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Sunday, September 23, 2012

Between the Lines

Chris Wodke and Kevin Klein at TriRock Lake Geneva

"I need something- the distraction of another life- to alleviate fear."- Bret Easton Ellis

I've heard professional athletes say they leave behind their problems during the time they are on the field. That time between the lines is when trouble fades and there is only the game or the race. Recently I needed my own time between the lines.

As I stood at on the beach last week waiting for the start of the TriRock triatlon, I honestly did not want to be there. It had nothing to do with the 44 degree temperature and 6:30 a.m. start.  I've been competing since May with a muscle knot on my ankle it's getting worse. Staying home would have been smart. But I told Team CMT member Kevin Klein I would be there. The last time we were in the same race was at Pleasant Prairie in June and I bailed from exhaustion in the swim. I needed to redeem myself.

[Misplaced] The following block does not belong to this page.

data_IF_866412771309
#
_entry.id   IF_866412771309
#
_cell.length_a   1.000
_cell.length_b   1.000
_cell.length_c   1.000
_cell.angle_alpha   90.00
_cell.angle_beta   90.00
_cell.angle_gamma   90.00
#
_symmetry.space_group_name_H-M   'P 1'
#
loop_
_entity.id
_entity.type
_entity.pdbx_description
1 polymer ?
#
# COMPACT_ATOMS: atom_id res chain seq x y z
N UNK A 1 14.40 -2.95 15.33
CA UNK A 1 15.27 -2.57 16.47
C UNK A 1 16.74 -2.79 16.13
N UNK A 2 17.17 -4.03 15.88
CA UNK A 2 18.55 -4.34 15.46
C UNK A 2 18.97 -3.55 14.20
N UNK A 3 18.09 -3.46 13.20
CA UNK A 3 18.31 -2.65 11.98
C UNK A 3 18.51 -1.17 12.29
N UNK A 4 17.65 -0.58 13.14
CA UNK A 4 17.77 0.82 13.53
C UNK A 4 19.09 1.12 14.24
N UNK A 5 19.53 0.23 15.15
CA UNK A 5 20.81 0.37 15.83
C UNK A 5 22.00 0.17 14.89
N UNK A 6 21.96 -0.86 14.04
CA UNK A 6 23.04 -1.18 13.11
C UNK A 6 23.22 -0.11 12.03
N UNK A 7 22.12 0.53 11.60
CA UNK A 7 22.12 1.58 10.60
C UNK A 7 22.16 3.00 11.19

I'd let some things that happened in Austin at the National Championships really get to me. I honestly almost gave up triathlons. I blew off doing several triathlons this summer because mentally I just didn't feel like it.

I had a bad experience at Pleasant Prairie which did not help. But I bounced back with two really good races at Portage and Fredonia and again qualified for Nationals next May in Austin.  I was back and excited about competing again.

Then life intervened again and I found my mind far away as I stood waiting for the start last week.  My dad who is 81 recently entered the hospital and a nursing home. He was 3 hours away in Iola Wisconsin and that is where I wanted to be. I would be driving there right after the race.